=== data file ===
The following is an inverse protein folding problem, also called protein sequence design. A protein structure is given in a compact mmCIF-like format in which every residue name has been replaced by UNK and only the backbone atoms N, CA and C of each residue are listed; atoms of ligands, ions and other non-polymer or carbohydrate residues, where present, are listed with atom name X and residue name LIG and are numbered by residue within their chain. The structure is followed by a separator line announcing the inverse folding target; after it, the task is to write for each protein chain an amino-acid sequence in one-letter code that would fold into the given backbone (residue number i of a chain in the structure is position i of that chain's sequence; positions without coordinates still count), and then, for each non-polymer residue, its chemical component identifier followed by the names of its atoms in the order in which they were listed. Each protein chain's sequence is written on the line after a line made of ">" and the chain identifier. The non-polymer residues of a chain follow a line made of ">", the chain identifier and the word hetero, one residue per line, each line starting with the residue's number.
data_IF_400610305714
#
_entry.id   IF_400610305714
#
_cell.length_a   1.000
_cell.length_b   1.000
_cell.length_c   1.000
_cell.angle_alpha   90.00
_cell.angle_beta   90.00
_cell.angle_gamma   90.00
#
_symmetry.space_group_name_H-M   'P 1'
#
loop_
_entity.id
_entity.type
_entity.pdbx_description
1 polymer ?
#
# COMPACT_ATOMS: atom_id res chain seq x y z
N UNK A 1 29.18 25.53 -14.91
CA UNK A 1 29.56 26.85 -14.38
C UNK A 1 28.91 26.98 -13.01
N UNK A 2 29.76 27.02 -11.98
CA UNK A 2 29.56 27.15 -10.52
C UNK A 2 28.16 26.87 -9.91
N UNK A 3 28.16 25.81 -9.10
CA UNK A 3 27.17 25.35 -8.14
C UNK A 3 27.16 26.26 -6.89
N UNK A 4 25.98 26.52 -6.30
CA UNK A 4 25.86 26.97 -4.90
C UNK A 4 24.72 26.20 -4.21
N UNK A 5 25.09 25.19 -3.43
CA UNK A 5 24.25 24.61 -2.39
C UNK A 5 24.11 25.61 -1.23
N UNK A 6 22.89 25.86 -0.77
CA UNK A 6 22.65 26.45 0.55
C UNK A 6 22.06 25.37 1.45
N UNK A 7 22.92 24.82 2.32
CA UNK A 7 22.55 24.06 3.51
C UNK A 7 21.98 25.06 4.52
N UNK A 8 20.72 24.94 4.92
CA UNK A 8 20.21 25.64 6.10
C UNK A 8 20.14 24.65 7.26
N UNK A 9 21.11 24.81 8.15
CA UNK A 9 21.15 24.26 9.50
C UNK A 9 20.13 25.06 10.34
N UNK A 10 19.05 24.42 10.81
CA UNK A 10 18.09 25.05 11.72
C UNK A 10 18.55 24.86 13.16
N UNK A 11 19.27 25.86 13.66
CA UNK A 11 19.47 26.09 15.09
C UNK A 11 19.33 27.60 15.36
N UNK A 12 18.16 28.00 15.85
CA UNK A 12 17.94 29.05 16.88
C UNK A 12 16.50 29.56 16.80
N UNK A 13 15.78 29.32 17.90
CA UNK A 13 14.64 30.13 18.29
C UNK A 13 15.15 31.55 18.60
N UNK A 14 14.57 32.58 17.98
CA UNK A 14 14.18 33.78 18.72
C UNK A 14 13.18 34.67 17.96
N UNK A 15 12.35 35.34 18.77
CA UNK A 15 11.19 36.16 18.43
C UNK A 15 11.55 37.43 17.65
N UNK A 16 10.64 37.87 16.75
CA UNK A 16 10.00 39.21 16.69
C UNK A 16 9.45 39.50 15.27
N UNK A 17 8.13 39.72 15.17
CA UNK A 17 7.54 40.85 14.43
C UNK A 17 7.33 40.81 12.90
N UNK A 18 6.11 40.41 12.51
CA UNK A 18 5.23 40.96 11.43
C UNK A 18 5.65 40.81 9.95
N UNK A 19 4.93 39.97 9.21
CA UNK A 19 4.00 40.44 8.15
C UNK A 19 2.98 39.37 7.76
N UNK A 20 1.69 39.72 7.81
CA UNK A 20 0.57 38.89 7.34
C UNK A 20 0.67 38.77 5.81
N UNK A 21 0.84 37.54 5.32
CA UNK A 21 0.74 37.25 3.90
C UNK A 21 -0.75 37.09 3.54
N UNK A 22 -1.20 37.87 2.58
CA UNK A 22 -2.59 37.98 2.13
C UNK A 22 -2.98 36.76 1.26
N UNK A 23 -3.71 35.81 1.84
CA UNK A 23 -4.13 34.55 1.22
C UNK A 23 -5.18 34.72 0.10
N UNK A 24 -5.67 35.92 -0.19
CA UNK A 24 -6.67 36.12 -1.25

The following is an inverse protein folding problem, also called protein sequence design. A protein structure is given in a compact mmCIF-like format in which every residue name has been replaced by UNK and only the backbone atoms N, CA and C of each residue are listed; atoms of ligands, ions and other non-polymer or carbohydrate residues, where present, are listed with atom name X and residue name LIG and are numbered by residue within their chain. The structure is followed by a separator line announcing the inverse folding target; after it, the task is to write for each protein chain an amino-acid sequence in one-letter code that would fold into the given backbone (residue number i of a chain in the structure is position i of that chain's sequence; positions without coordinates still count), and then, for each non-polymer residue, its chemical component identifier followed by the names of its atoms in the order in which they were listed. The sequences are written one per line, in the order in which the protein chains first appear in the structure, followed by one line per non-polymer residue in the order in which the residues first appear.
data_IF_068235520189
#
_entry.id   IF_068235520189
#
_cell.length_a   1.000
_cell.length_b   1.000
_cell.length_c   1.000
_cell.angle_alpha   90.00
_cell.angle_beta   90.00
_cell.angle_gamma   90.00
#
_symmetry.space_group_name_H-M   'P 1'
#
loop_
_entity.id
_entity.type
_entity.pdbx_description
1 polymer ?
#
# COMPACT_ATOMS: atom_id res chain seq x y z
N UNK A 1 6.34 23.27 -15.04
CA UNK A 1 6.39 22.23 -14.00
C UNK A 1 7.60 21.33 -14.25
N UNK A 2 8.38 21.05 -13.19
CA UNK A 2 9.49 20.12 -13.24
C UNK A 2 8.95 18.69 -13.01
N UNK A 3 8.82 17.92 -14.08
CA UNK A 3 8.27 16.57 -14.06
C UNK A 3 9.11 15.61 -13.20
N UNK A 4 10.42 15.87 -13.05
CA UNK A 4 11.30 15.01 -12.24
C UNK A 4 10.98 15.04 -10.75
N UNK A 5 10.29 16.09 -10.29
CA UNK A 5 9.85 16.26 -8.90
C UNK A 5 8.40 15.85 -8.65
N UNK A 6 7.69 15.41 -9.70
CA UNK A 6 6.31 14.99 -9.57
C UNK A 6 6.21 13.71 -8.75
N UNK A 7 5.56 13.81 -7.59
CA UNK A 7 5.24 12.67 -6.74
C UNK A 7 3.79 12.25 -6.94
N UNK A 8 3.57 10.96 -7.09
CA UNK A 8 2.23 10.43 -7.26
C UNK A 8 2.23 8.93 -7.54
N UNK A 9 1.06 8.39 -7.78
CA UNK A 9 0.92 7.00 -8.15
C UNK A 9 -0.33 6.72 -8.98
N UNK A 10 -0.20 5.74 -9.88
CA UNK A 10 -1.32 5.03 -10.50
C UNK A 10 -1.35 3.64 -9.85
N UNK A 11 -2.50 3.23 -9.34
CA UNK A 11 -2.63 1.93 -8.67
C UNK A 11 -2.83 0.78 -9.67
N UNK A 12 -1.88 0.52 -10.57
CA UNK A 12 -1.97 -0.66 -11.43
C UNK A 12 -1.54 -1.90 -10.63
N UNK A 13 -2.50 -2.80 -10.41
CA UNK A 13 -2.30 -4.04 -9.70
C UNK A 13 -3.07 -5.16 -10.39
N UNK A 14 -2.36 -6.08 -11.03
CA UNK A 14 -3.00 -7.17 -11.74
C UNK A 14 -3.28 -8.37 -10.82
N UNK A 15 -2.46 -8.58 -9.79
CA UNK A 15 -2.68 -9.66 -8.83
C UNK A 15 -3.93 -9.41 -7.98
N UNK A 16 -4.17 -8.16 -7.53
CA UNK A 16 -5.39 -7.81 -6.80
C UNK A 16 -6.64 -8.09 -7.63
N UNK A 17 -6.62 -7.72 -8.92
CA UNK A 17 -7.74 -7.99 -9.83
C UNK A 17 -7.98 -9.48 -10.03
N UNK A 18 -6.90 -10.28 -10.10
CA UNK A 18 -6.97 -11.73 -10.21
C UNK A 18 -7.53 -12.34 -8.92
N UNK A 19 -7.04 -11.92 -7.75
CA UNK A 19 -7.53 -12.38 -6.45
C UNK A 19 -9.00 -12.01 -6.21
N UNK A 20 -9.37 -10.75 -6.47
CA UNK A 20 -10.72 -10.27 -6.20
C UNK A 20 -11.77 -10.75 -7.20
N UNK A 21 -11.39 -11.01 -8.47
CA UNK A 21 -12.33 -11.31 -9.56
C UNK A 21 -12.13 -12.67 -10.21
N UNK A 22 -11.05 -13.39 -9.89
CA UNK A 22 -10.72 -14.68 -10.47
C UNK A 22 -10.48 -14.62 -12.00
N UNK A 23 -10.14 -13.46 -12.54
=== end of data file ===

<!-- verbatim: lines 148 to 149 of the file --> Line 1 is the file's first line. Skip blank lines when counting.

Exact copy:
CA UNK A 12 -1.97 -0.66 -11.43
C UNK A 12 -1.54 -1.90 -10.63